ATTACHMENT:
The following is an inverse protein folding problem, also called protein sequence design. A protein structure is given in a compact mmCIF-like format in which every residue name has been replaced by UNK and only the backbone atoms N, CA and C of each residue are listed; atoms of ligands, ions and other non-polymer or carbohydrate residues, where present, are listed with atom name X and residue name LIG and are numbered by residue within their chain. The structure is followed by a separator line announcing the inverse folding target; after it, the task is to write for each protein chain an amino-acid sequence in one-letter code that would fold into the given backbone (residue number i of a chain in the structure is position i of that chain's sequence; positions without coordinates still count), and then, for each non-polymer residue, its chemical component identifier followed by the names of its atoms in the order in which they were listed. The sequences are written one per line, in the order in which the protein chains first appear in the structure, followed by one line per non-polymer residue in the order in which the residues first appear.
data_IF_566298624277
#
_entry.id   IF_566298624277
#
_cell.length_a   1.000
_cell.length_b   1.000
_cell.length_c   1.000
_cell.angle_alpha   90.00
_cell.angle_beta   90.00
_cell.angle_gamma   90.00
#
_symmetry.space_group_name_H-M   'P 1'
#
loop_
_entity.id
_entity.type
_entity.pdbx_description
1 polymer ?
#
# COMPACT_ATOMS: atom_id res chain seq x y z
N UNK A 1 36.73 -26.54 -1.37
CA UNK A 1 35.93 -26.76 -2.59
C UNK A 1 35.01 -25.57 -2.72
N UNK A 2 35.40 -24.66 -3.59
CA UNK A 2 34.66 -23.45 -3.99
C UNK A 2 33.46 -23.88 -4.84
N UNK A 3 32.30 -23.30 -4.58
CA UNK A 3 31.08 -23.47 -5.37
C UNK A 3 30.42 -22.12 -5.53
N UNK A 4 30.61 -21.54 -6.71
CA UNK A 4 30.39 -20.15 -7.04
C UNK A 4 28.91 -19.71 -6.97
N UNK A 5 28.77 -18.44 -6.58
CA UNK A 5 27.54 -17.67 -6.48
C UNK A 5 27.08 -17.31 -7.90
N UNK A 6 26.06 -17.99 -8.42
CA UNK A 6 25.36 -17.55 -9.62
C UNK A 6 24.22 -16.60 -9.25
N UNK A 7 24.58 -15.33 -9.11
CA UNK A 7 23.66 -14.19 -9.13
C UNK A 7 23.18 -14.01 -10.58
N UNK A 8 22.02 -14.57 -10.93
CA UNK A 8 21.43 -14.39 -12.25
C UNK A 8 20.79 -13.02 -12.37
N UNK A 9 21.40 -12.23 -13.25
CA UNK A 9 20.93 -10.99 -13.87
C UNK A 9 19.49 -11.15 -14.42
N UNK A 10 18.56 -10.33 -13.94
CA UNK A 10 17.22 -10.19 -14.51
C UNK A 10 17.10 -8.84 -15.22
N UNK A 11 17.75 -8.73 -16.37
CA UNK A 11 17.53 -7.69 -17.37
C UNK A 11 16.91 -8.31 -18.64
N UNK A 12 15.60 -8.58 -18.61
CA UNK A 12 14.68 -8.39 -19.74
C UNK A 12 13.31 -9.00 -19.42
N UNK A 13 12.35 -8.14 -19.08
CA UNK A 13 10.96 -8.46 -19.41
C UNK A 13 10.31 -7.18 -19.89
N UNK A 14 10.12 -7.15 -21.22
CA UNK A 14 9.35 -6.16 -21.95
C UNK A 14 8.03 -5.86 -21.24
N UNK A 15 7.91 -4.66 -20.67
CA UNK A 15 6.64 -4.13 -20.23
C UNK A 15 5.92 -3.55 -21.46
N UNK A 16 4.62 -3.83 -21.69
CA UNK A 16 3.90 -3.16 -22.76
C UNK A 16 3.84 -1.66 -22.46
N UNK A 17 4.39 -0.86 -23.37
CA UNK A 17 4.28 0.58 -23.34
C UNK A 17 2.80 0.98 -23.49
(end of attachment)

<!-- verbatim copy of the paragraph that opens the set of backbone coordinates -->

The following is an inverse protein folding problem, also called protein sequence design. A protein structure is given in a compact mmCIF-like format in which every residue name has been replaced by UNK and only the backbone atoms N, CA and C of each residue are listed; atoms of ligands, ions and other non-polymer or carbohydrate residues, where present, are listed with atom name X and residue name LIG and are numbered by residue within their chain. The structure is followed by a separator line announcing the inverse folding target; after it, the task is to write for each protein chain an amino-acid sequence in one-letter code that would fold into the given backbone (residue number i of a chain in the structure is position i of that chain's sequence; positions without coordinates still count), and then, for each non-polymer residue, its chemical component identifier followed by the names of its atoms in the order in which they were listed. The sequences are written one per line, in the order in which the protein chains first appear in the structure, followed by one line per non-polymer residue in the order in which the residues first appear.